Showing 1-24 of 38 items found in History
Built in 1871 as a private residence, this building now holds hundreds of artifacts from the country including a display of period wedding dresses.
The beautiful house is an example of an 1830s hotel. Charles Dickens once visited there in 1842 while researching a book he wrote on prairies in America.
Anchored by items gifted by Col. Edd & Violet Kueker, this collection represents the settlement of the West, numerous U.S. wars and early transportation. There is even a display of items from the Stone Age retrieved during a local archaeological dig. Changing displays and Special Exhibits from the Museum collection and "on loan" items provide awesome journeys through the pages of history.
The house, built in 1800, is an example of French and American architecture.
CITY:Prairie du Rocher
This Victorian adaptation of a Greek Revival home was built in the early 1800s. In addition to period furniture and vintage clothing, artifacts, and quilts, the museum contains an extensive research library and gift shop.
A museum inside the 1875 Opera House is full of Popeye merchandise and memorabilia.
This turn-of-the-century Victorian house was ordered through the Sears Roebuck catalog and assembled for only several hundred dollars.
Hundreds of interesting items amassed over a lifetime are housed in this unique gallery that was formally a working farm barn.
There is a large collection of machinery and primitives dating back to the 1800s.
A Lionel train set shares space with a Li'l Abner Dogpatch Band windup toy and British toy soldiers. Antique collectibles, clothing, glassware, a mule deer antler chandelier, and many more unusual items fill the 2,000 sq. ft. "extra room" added onto the house.
Built in 1864, the museum is a repository for French-Colonial-era records and special exhibits. Next door, the Randolph County Courthouse offers a panoramic view of the Mississippi River Valley from a 5th-floor, glassed-in observation deck, a mini-museum in the Jail lobby, and a flag display in the courtyard.
(TEMPORARILY CLOSED beginning 10/08 except for special events.) Pierre Menard, an important political figure in 1818, built this home. It is furnished with many of the Menard family's personal possessions and other period pieces. The surrounding grounds and outbuildings include an herb garden, smokehouse, springhouse, and adjoining kitchen.
Built in 1830, this is the only stagecoach stop still intact along the 60-mile Kaskaskia-Cahokia trail.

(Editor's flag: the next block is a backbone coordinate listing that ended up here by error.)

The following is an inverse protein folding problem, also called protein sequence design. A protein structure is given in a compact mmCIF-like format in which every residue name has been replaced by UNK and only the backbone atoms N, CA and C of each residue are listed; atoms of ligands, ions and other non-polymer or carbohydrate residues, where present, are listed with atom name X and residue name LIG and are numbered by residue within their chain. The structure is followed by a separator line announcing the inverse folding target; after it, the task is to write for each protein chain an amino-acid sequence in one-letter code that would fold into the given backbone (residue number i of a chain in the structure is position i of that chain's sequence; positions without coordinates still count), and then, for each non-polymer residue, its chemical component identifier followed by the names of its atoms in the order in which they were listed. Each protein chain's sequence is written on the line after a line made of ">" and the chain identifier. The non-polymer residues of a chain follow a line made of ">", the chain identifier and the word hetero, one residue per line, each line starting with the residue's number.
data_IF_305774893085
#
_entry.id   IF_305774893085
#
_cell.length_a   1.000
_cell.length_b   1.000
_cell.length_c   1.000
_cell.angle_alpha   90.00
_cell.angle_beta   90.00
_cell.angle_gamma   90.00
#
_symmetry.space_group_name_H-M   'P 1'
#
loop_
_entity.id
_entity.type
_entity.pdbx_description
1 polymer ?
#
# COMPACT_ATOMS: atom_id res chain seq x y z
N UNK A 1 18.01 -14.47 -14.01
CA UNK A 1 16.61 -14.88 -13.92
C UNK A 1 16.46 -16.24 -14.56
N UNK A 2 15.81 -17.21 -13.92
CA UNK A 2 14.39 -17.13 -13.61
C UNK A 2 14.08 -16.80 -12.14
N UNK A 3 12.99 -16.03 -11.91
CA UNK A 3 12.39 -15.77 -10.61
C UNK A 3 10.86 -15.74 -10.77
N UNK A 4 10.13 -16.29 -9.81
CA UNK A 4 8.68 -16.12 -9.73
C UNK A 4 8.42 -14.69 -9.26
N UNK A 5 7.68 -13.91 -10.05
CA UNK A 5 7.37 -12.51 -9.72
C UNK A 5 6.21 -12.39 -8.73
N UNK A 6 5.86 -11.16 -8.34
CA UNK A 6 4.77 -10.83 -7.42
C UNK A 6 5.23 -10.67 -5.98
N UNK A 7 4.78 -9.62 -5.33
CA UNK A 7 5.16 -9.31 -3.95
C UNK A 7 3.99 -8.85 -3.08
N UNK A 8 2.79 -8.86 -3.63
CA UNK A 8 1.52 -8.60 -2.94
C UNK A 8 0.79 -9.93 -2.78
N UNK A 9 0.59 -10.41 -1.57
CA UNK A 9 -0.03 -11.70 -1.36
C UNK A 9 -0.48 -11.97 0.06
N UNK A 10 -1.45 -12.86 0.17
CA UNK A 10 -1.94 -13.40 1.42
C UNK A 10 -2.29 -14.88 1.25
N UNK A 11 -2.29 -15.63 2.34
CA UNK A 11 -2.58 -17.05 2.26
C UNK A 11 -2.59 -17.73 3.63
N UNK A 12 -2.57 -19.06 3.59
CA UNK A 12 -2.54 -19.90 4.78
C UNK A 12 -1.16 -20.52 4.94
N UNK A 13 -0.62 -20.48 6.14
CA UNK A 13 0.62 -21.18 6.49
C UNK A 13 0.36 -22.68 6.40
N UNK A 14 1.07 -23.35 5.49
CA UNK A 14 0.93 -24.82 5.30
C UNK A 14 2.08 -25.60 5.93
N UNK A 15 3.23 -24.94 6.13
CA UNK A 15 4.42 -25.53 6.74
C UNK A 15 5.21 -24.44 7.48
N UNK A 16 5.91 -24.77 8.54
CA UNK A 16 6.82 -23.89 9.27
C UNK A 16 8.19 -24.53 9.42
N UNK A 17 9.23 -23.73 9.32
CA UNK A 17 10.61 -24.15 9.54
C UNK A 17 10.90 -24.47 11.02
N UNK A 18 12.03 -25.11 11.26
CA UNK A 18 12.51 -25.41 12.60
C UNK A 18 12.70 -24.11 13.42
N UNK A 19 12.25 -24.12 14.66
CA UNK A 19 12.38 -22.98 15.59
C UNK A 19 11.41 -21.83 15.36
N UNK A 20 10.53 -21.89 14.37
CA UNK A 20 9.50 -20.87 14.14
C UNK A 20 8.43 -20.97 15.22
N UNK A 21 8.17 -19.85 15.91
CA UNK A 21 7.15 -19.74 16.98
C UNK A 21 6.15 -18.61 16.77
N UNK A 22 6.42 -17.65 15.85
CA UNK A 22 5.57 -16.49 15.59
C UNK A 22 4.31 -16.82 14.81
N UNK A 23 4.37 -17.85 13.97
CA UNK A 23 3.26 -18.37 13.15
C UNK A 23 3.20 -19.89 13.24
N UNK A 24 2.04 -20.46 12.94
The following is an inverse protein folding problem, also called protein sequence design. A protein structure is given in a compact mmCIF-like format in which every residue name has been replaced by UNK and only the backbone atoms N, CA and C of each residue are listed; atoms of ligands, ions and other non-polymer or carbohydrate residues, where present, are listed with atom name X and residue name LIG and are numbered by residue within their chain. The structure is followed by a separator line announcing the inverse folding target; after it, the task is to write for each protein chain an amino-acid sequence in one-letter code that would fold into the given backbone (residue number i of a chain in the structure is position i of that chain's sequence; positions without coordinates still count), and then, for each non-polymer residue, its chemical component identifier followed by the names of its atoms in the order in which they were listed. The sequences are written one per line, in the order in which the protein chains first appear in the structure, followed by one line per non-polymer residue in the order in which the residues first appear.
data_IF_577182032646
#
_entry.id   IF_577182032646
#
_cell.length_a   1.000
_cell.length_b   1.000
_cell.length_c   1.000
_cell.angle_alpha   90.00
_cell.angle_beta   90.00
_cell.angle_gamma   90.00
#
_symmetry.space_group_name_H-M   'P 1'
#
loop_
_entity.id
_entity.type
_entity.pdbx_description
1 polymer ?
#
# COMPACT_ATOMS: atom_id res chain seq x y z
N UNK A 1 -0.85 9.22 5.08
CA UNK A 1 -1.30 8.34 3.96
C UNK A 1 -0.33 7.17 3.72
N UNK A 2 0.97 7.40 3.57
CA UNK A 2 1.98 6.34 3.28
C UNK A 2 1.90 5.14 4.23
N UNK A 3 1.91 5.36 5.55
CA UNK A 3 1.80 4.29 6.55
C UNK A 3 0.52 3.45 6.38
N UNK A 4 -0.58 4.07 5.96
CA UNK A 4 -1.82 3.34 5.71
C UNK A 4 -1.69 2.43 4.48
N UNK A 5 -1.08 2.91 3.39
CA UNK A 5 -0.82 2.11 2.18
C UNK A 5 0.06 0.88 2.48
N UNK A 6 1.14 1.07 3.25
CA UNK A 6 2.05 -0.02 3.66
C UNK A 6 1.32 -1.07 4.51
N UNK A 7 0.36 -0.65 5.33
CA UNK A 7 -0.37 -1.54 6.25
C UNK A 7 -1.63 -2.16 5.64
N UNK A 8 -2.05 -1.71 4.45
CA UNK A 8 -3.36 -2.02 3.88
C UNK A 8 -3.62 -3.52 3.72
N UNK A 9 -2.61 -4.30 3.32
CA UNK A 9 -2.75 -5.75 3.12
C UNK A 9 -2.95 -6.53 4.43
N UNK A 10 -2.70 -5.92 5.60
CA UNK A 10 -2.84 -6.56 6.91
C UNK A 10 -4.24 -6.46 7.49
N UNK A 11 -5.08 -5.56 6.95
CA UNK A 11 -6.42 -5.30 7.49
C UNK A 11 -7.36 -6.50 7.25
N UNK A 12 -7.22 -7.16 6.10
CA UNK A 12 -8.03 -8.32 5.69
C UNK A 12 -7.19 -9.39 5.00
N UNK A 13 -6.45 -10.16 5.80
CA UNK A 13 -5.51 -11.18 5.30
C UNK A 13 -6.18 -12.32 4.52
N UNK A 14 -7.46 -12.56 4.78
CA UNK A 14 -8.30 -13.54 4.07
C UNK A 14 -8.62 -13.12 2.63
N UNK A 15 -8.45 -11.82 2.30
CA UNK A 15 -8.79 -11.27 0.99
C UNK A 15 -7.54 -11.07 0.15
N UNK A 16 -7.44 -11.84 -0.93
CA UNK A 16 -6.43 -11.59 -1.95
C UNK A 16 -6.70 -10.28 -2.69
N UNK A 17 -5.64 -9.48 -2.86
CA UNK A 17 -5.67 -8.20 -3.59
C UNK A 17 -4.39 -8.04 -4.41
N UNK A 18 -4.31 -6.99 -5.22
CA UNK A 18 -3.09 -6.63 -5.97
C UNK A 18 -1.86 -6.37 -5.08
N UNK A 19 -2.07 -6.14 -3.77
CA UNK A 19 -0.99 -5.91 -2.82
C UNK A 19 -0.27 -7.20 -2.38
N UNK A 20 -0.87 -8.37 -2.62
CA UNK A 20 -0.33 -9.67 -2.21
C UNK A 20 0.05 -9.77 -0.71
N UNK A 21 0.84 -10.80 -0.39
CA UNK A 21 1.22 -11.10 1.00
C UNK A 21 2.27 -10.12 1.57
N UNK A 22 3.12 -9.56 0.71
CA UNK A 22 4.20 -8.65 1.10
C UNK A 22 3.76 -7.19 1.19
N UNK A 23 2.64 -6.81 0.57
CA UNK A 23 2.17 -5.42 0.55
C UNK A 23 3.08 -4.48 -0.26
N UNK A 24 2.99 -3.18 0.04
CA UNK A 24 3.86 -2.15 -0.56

The Shrine has 200 beautifully landscaped acres of gardens and devotional areas, including the Outdoor Amphitheatre, Shrine Church, Lourdes Grotto, Stations of the Cross, Millennium Spire, the Visitors Center with a restaurant and gift shop, and the Shrine Hotel.
One of the smallest country chapels in the world was built in Nashville in the late 1980s. Thousands of travelers from all over the globe have stopped to visit this miniature chapel.
The museum focuses on the businesses that helped the city grow, particularly milling.
Mary's River Covered Bridge was built in 1854 as part of a planked toll road between Breman and Chester. Currently it is the only covered bridge in Southern Illinois, and it was added to the National Register of Historic Places in 1974.
Memorabilia celebrating the city's growth from a coal mining town to the present makes this an interesting stop.
Memorabilia celebrating the city's growth from a coal-mining town to the present makes this a fascinating touchstone of local history.
The Labor & Industry Museum is the only public institution devoted to the history of the labor and industry of Belleville and southwestern Illinois. The centerpiece is Jumbo, a 19th-century steam engine along with coal mining, carpentry, and stove-making exhibits.
Known as the Liberty Bell of the West, the Kaskaskia Bell was rung as the island was captured from the British during the Revolutionary War.
Three properties -- Dr. Poos Home & Medical Museum; the Frank Schlosser Home, which includes a turn-of-the-century house, barn, harness shop, and commercial laundry; and the Joseph Schlosser Home -- make up the Museum complex.
Notably, this is the burial site of the first Governor of Illinois and of U.S. Senator Elias Kent Kane, Illinois' first Secretary of State.